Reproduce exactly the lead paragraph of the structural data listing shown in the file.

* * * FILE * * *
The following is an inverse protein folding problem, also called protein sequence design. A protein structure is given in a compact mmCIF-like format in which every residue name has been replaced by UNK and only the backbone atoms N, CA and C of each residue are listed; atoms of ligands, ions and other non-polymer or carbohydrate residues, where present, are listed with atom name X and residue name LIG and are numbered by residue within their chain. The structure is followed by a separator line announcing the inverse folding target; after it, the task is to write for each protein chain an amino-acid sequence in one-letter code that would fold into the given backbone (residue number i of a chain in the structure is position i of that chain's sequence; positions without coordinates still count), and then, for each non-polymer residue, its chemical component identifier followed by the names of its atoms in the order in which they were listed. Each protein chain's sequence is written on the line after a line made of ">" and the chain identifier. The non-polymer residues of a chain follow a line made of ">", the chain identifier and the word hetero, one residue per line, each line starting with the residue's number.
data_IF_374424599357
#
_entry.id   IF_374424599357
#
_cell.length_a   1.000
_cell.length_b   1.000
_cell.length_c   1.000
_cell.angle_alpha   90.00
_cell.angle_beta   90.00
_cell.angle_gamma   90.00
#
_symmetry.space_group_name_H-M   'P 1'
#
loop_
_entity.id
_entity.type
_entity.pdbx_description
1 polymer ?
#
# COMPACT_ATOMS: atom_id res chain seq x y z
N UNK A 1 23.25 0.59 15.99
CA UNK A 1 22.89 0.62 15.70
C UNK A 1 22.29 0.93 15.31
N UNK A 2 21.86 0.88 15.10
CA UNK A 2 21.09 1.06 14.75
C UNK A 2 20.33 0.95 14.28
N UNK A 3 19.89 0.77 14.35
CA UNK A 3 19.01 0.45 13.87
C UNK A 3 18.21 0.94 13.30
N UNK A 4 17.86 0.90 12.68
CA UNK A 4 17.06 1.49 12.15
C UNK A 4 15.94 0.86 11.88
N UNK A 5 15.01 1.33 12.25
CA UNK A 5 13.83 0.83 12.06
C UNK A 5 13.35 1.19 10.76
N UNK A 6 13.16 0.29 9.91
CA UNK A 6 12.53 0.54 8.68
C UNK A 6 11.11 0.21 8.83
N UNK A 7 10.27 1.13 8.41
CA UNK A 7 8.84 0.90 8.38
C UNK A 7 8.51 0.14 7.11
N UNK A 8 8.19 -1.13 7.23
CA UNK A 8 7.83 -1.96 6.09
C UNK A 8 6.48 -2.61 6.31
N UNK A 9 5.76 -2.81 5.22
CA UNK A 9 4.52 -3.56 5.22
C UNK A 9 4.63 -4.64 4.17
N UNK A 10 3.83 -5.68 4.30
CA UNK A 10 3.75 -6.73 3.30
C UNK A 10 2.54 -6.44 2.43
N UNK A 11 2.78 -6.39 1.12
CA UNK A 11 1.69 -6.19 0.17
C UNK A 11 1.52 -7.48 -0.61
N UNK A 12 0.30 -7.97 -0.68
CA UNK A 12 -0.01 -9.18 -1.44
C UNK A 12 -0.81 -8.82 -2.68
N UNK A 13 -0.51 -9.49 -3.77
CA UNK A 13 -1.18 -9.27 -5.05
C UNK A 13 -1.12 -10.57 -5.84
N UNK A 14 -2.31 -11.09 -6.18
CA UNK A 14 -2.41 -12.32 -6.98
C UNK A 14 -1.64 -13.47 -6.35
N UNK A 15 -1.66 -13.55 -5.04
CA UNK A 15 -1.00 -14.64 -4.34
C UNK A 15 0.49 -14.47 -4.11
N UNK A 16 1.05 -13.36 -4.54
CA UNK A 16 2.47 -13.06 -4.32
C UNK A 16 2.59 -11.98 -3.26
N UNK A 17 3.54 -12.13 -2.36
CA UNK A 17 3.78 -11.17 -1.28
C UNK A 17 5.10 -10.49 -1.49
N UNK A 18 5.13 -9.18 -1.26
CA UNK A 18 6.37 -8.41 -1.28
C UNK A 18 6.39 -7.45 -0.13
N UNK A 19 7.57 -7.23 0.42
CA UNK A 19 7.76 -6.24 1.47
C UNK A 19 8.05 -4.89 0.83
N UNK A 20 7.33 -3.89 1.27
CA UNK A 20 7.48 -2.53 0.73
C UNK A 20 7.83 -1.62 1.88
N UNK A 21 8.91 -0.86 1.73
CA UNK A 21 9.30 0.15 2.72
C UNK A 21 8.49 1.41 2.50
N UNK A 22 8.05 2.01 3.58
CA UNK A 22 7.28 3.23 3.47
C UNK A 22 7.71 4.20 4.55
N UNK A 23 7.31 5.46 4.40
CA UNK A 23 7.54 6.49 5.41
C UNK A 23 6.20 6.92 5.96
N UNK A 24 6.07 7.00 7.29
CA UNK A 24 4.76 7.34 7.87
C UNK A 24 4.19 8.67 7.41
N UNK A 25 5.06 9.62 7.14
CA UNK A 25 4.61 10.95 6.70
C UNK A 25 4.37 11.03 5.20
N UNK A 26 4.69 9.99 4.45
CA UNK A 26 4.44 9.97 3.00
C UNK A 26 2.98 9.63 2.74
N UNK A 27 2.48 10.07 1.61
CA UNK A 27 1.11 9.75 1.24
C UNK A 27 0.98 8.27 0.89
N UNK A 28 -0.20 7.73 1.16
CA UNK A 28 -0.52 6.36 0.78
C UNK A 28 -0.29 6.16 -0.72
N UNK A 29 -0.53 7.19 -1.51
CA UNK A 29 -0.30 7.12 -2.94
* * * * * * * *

The following is an inverse protein folding problem, also called protein sequence design. A protein structure is given in a compact mmCIF-like format in which every residue name has been replaced by UNK and only the backbone atoms N, CA and C of each residue are listed; atoms of ligands, ions and other non-polymer or carbohydrate residues, where present, are listed with atom name X and residue name LIG and are numbered by residue within their chain. The structure is followed by a separator line announcing the inverse folding target; after it, the task is to write for each protein chain an amino-acid sequence in one-letter code that would fold into the given backbone (residue number i of a chain in the structure is position i of that chain's sequence; positions without coordinates still count), and then, for each non-polymer residue, its chemical component identifier followed by the names of its atoms in the order in which they were listed. Each protein chain's sequence is written on the line after a line made of ">" and the chain identifier. The non-polymer residues of a chain follow a line made of ">", the chain identifier and the word hetero, one residue per line, each line starting with the residue's number.